When night fell I got all the guys and girls from the hostel to march up with me for the act of sacrifice, but the infernal machine got the better of me one more time. The petrol cap I’d never been able to loosen had now come undone of its own accord. Most of the fuel had leaked out so the grand explosion I’d planned to impress everyone with was now not going to happen. Luckily there was just enough fuel remaining to get a fire going, so I pushed it off the cliff with just enough aplomb to save face. (94)


Of course, the place was an area well-known for smuggling operations, so the minute the bike went up in flames, the police were all over the place, which forced Gilliam to hide for over an hour in a bamboo thicket…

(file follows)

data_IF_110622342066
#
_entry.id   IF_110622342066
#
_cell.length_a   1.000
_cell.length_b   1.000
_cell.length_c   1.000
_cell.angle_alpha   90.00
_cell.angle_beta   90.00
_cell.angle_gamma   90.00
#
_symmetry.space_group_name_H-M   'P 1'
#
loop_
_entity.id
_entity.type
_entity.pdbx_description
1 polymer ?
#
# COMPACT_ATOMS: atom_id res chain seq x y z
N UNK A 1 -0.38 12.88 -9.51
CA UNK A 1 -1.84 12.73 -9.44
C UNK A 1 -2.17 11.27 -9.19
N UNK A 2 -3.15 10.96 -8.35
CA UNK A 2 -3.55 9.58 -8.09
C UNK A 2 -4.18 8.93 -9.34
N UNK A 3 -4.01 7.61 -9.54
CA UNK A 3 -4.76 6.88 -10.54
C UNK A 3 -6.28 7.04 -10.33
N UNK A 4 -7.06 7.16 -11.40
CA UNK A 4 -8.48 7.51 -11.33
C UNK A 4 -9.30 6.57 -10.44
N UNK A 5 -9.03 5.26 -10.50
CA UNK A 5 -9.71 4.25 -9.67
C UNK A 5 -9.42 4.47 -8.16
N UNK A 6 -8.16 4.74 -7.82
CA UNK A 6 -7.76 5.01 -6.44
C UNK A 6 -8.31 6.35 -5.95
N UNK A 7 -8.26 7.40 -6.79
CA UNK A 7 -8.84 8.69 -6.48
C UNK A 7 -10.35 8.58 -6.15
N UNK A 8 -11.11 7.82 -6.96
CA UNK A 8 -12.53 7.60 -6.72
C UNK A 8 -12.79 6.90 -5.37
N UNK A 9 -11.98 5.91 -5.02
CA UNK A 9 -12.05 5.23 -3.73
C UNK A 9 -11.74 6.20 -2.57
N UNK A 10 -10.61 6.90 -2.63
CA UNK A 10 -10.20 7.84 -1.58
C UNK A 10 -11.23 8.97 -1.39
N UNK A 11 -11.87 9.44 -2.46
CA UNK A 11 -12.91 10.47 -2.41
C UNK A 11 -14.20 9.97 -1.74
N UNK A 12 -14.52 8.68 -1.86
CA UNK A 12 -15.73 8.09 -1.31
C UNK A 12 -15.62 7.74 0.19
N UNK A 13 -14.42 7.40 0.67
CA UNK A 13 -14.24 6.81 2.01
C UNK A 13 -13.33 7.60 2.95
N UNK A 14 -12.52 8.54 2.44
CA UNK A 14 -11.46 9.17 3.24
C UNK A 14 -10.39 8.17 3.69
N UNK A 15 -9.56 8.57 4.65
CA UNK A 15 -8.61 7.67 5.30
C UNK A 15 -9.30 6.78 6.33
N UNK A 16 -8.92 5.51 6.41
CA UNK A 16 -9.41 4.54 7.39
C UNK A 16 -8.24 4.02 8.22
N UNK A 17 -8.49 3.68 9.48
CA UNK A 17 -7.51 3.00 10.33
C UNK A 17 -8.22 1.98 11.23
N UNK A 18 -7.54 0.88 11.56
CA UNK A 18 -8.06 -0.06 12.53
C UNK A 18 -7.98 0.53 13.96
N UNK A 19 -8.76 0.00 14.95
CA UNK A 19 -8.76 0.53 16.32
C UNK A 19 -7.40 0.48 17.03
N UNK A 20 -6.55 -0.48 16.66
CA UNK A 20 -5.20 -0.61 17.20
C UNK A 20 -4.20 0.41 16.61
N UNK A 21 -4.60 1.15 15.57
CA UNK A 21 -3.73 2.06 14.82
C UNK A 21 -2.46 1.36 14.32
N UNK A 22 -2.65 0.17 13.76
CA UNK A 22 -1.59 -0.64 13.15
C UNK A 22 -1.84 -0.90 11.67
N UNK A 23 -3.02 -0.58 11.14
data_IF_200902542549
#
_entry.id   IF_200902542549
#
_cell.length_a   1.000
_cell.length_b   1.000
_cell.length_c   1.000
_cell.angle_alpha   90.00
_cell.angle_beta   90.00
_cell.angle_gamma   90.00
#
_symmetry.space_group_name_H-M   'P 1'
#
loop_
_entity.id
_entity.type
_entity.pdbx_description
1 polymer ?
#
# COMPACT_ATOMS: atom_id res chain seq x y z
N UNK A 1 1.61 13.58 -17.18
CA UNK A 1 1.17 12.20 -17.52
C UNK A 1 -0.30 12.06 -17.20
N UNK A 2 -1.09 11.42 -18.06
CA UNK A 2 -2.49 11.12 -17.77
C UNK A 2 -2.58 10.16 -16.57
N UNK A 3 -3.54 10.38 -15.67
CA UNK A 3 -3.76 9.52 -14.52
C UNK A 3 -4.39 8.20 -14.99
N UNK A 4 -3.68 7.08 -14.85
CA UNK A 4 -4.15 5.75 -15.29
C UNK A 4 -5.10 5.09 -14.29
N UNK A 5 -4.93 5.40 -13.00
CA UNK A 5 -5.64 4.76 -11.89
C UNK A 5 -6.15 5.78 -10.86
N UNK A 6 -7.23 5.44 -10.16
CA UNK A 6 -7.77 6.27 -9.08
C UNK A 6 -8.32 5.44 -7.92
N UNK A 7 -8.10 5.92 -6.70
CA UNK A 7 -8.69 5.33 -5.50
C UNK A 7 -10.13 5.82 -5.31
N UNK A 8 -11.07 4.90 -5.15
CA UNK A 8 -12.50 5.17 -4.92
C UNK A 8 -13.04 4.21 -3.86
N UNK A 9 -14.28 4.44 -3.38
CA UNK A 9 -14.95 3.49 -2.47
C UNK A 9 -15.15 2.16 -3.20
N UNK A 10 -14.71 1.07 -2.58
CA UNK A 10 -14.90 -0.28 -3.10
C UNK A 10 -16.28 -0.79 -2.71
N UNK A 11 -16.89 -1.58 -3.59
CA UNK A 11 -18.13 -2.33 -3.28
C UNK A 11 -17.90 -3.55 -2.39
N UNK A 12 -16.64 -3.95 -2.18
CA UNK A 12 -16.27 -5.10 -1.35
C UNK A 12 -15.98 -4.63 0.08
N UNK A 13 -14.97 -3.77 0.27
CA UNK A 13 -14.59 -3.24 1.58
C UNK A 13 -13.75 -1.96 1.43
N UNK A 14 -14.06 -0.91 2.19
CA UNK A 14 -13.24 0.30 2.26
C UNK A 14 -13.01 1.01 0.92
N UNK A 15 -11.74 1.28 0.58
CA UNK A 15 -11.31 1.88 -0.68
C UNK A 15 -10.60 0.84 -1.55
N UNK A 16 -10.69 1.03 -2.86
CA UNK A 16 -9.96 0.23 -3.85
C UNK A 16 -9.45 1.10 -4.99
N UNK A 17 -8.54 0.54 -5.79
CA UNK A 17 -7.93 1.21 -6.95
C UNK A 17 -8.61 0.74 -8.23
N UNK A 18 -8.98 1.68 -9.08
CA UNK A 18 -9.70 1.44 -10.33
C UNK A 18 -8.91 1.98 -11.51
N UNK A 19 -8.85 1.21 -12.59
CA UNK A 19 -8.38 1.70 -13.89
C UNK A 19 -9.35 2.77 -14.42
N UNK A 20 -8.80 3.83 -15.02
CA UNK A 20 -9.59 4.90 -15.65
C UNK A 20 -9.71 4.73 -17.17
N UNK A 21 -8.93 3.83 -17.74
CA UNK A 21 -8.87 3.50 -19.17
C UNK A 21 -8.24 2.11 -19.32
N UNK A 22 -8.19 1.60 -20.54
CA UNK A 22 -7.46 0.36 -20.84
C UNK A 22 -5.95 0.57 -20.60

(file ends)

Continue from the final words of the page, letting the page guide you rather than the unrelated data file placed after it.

These are but a few examples of the many events associating Gilliam with the picaresque, well before he directed his first movie. Yet this little detour by his formative years, as entertaining as it may be, helps us get a better look at how his mind works, where his art comes from, and also contributes to our understanding of him as a modern iconoclast. His fantasies enable his characters—and himself—to escape, but they are also a reaction to the world. How could one not think about Don Quixote and Rocinante when faced with Gilliam’s journey through Spain? He was not simply on a holiday; he was genuinely fleeing the grasp of the army and lying to the Government in order to live the way he wanted to live. And it is this fantasy that turned the pícaro into an authentically quixotic figure: his aim is not to take advantage of the world but to make it a better place by showing us its beauties and its darkness. “When you grow up—as I did—reading Grimms’ fairy tales and the Bible,” Gilliam explains, “there’s no question that you see it as your duty to change the world for the better. And I think that’s why, for all my frequent recourse to irony and/or sardonic sarcasm, my films have always been repositories of idealism—both in terms of the process of making them and of the subject matter of the films themselves” (199). Writing about picaresque irony, Caroline Pascal remarks that such a text is built upon a supplantation of reality by a deception used to force readers to become aware of the existence of a narrow interstice between truth and lies, “the difficult space of fiction” (qtd. in Carrasco 104). A picaresque novel thus proposes a mixed vision of reality, both comic and tragic, and which provokes a bittersweet reaction. This literary anamorphosis is one of the specificities of picaresque comedy: a change of perspective on a particular event changes the event and our reaction to it, making us both laugh and cry (Pascal qtd. in Carrasco 108). And once more it is particularly difficult not to see that this definition applies perfectly to most of Gilliam’s films. Adaptation is both a process and a product, as Linda Hutcheon famously remarked. In Gilliam’s case, it has always seemed to be a process during which he not only adapts a book or a script (that he may, or may not, have written) into a film but during which he also communes with his main character and then tries to adapt the world to his fantasies. Indeed, an adapted text is not something that should be merely reproduced; on the contrary, it is interpreted and transformed into a reservoir of diegetic, narrative and axiological instructions that the adapter is liable to use or ignore (Gardies 68-71). Before he can become a creator, the adapter must be an interpreter, for the creative transposition of a story is “subject not only to genre and medium demands […] but also to the temperament and talent of the adapter” (Hutcheon 84). This delicate balance of fantasy, reality, and iconoclasm, is the very essence of a Gilliamesque artistic sensibility, an extension of Cervantes’s own vision of the picaresque, amplified by Gilliam’s artistic voice. And it is consequently unsurprising that when he finally started directing movies, Gilliam became, somehow, the victim of a magical process whereby “the making of the film becomes the story of the film” (58). As he explains, “I would never have found myself in the director’s chair […] without an approximately equal and opposite propensity for imagining my way into pre-existing narratives. This staple resource of the child’s imagination is one I have adapted to become the motor of my adult life” (58-59).